Image courtesy of Flickr user MyVanillaWorld
Image courtesy of Flickr user MyVanillaWorld

I remember reading Somaly Mam’s stories in Half the Sky and The Road of Lost Innocence as a sophomore in high school. I remember feeling horrified and heartbroken by the traumatic experiences that she shared – experiences that reflected an egregious reality of ongoing sex trafficking and forced prostitution in Cambodia. I remember being inspired by her unfailing commitments to end modern slavery as the CEO of AFESIP Cambodia and the Somaly Mam Foundation, and remember expressing unchecked admiration as she “rescued” trafficked women and girls in brothel raids. I remember voicing my enthusiasm when a friend of mine said that she spent her summer volunteering with AFESIP Cambodia; recall showering compliments on my peers as they organized a local fashion show last April with all proceeds going to AFESIP.

And I remember all too well the incredible shock I felt when I read the Newsweek exposé two months ago, which revealed that her stories were fabricated; remember being unable to conceal my disappointment when the article mentioned that Somaly Mam encouraged girls to lie about their experiences and be depicted as victims of child prostitution.

For me, the Somaly Mam scandal has unveiled more than carefully cultivated untruths and exaggerations; it has also revealed a regrettable fall in journalistic standards. In addition to the fact that journalistic platforms like The New York Times, CNN, and TIME have failed to validate claims and conduct necessary background checks before presenting reports, this incident has shown that issues affecting women and girls – namely prostitution and sex slavery – often elude appropriate media attention. Simple, yet honest, testimonials from survivors of trafficking always fail to make newspaper headlines. Unfortunately, only when overblown tales of exploitation and abuse bedecked with images and video clips of gouged eyes and crying children are presented to reporters, can these highly relevant issues finally come to the fore and be recognized by our society.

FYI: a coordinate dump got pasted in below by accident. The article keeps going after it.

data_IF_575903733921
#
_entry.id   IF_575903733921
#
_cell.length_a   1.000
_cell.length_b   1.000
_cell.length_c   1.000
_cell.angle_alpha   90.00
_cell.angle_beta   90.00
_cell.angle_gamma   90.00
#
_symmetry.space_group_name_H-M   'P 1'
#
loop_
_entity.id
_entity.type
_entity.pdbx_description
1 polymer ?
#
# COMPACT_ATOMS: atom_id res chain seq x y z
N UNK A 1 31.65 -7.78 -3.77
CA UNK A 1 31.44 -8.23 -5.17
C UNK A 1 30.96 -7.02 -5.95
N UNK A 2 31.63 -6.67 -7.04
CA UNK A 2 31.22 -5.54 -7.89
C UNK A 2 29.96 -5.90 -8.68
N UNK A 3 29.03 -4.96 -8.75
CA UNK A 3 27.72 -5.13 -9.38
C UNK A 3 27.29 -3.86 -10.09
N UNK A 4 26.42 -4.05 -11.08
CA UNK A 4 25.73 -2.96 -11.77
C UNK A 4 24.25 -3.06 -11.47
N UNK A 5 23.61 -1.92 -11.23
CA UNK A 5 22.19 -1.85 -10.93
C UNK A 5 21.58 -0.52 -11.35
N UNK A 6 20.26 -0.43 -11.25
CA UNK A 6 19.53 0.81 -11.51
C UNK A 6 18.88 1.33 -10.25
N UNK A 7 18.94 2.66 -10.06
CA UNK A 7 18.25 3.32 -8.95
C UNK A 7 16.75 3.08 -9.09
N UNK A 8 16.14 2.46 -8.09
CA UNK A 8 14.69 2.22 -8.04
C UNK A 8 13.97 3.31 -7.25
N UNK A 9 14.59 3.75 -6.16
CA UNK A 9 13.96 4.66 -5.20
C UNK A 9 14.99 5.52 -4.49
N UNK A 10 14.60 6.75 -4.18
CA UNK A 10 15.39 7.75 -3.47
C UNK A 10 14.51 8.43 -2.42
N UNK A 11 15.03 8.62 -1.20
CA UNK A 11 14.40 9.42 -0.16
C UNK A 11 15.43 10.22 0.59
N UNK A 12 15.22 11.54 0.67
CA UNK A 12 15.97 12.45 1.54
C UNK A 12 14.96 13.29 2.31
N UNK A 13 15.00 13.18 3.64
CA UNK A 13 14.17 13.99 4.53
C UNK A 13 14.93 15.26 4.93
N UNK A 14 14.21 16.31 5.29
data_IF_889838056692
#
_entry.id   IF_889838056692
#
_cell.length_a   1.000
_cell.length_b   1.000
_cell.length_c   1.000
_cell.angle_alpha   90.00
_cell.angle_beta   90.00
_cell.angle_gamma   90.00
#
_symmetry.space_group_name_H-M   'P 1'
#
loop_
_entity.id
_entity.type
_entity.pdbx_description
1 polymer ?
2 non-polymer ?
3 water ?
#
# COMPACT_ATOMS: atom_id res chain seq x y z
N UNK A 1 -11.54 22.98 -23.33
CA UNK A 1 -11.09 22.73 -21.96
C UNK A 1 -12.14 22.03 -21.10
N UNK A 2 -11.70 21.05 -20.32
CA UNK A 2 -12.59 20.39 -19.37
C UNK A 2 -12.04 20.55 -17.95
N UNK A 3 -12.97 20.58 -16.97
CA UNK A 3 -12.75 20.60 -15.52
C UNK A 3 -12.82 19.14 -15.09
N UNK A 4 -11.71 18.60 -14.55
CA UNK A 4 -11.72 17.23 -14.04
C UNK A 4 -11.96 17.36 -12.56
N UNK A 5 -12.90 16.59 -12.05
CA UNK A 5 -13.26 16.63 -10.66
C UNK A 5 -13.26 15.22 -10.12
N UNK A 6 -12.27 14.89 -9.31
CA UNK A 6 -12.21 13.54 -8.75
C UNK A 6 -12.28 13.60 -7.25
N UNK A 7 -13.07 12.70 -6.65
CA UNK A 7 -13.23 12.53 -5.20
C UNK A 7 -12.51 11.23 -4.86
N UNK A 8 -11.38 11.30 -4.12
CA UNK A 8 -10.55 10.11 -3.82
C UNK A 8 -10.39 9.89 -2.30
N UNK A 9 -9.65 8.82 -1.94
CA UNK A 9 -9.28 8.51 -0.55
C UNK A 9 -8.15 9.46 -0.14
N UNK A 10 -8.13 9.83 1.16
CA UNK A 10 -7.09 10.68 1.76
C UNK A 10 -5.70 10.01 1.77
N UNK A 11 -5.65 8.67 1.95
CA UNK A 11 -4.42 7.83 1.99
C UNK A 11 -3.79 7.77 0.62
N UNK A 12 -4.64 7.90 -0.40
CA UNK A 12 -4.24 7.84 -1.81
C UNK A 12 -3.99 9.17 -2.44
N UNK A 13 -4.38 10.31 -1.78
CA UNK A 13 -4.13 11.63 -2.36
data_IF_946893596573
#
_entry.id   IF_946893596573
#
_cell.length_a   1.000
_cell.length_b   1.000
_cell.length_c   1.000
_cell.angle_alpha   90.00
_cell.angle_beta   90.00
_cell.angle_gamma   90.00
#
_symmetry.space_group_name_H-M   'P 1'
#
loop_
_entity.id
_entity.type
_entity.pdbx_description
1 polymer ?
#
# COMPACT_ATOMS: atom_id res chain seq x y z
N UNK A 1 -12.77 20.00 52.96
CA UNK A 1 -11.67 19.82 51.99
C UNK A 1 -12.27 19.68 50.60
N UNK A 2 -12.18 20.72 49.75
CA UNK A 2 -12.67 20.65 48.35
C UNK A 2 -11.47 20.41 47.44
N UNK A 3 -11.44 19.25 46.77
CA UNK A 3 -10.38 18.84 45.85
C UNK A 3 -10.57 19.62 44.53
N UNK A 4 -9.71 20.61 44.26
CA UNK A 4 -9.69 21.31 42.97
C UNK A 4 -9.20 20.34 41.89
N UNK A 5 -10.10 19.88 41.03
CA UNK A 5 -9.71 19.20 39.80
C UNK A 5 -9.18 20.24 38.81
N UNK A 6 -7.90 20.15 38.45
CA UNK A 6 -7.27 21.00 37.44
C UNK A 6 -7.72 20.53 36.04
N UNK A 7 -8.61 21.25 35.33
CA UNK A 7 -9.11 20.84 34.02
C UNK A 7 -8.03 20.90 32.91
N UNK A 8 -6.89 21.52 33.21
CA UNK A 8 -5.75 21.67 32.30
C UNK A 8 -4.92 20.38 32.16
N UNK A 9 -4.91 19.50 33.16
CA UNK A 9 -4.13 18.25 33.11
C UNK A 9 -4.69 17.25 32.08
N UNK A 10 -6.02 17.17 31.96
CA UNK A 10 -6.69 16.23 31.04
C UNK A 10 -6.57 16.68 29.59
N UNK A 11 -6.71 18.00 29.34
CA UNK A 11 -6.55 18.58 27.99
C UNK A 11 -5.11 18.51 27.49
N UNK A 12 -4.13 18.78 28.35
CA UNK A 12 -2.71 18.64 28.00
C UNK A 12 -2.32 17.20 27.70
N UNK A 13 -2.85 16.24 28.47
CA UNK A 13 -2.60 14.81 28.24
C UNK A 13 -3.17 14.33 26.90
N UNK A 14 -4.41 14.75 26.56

Sensationalist and overdone, embellished and eye-catching, but at what cost? For one, false reporting has elevated Somaly Mam, allowing her to sit alongside a pantheon of anti-trafficking heroes. In the aftermath of these allegations, these well-intentioned anti-trafficking heroes have also been cast into a web of suspicion, simply because of their association with Somaly Mam. Somaly Mam’s deception has the potential to foster a “one bad apple spoils the whole bunch” mentality and drive donors away from anti-trafficking initiatives due to justifiably overwhelming doubts about the integrity of the movement.

I will stress that Somaly Mam’s lies and exaggerations must not tarnish the good work or divert attention from the positive impacts that other anti-trafficking organizations and their leaders have achieved. Hundreds of organizations like Nepal’s Freedom Matters, Cambodia’s Agape International Missions, and the International Justice Mission, have ineffably exposed the horrors of the sex industry and helped women and girls who have been trafficked reintegrate into society. For their efforts to be sullied by one isolated scandal would be lamentable – to say the least.

An even more serious corollary of the need for sensationalist stories, however, is that attention is drawn away from the larger issues at hand: Sex trafficking and forced prostitution. I would like to emphasize that this debacle should encourage journalists to maintain a standard of ethics when reporting – just because someone claims to be a victim of human trafficking, does not mean that he or she is one.